Paid Neuroscience Internships Give Undergrads A Boost
DURHAM, NC -- When first-year student Alyssa Guthrie landed in Durham in the Fall of 2019, she knew she wanted to do research at Duke. Unfortunately, she hit a roadblock right away.
“I was having trouble finding a research opportunity my freshman year because a lot of them require that you have lab experience,” said Guthrie, who came from Petersburg, Alaska, a town of 3,043 on the panhandle of the state, where most folks work in tourism or commercial fishing. “One of my best friends here had research experience starting her sophomore year of high school, and specialized coding classes. I don't know how I could have gotten that in high school.”
To help remove barriers that many students like Guthrie face, a team of graduate students affiliated with the Duke Center for Cognitive Neuroscience created a program in the Fall of 2020 called the Cognitive Neuroscience Research Internship (CNRI).
“When I learned about the CNRI program, I was like, ‘This is literally so perfect!’” Guthrie said.
Now in its third year and sixth cohort, the semester-long CNRI program aims to make research experience more accessible by paying participants about $1,200 per semester for their time (most undergraduate lab positions are on a volunteer basis), and explicitly recruiting students who have little or no prior research experience.
“The CNRI program aims to promote equitable access to undergraduate research opportunities in psychology and neuroscience,” said Jenna Merenstein, Ph.D., a postdoctoral researcher at Duke and the CNRI visibility & recruitment co-leader. “As a first-generation college graduate, I know first-hand how important these kinds of programs are. I love being able to help students become a part of the next generation of scientists.”
Combined, those elements create a much-needed entry point for students who would otherwise need to take on a non-academic job during the semester, as well as those without previous research opportunities, such as current first-year Tatiana Taylor.
Taylor spent the spring 2023 semester in the lab of neurobiology professor Richard Mooney, Ph.D. studying how a set of specialized brain regions help songbirds learn how to communicate. Like the zebra finches she studied, Taylor also learned a new language in a supportive environment during her time as a CNRI scholar: the programming language Python.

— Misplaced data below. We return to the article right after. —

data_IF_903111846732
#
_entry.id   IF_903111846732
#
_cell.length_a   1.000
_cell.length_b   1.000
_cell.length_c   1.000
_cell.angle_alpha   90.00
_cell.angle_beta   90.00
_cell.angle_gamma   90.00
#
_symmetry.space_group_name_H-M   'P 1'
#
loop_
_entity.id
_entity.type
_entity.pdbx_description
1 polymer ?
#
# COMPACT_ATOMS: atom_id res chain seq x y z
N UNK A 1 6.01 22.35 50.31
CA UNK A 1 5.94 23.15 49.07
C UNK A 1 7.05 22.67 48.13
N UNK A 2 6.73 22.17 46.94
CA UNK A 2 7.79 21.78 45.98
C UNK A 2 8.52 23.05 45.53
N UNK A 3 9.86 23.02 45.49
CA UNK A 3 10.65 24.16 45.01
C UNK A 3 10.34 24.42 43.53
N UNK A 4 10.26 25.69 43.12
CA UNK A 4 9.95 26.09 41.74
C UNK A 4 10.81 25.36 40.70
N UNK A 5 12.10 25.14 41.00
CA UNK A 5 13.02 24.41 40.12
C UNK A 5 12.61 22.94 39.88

“I thought I was going to struggle with it,” Taylor said. “But the mentors and support system are really great. You feel a lot of pressure on you as a student being at a top university, but when I'm in my coding group, I just like the atmosphere of learning and I don't feel judged when I don't know something.”
In addition to lab experience and a Python coding course, CNRI scholars are treated to a series of professional development workshops across the semester and partake in a weekly journal club to help them gain confidence in understanding and evaluating technical scientific research papers.
Funding for the CNRI program was initially provided by the Charles Lafitte Foundation, which covered the program’s main expense of paying the student participants. A generous recent gift from Beth and Ron Ostrow will help sustain the program for future students and their mentors, as has a co-sponsorship with Duke’s Center for Computational Thinking.
CNRI organizers hope to continue to improve and grow the program by increasing the diversity of neuroscience labs and research that students can take part in, as well as compensating graduate students and postdoctoral mentors for their time and effort with the interns.
While the program is still young, many of the CNRI alumni have gone on to do things they didn’t think were possible before their research experience. One former CNRI scholar accepted a data science internship at the streaming music service Spotify, and another went on to contribute what they learned to a Bass Connections team on language, music, and dementia.
Guthrie followed an impressive and productive path as a CNRI research assistant in the lab of psychiatry professor Alison Adcock, M.D., Ph.D., where she recently completed her honors thesis work. Now she’s looking at graduate programs in clinical psychology, in large part due to her time early on as a CNRI scholar.
“When I first came to Duke, I thought I was pre-med all the way,” Guthrie said. “But after going through CNRI, I was told to keep an open mind, and learned how med school wasn’t the only future for a science degree after undergrad.”
Guthrie hopes to draw and build on what she’s learned about neuroscience during her time at Duke to inform her future work as a clinician and researcher.
“There’s a lot of work on how trauma can affect the growing brain,” Guthrie said. “As an Alaska Native, I also think there are a lot of traumas unique to Native Americans, Alaska Natives, and other Indigenous peoples. So I really want to work with Indigenous populations in Alaska, both with research and as a psychologist.”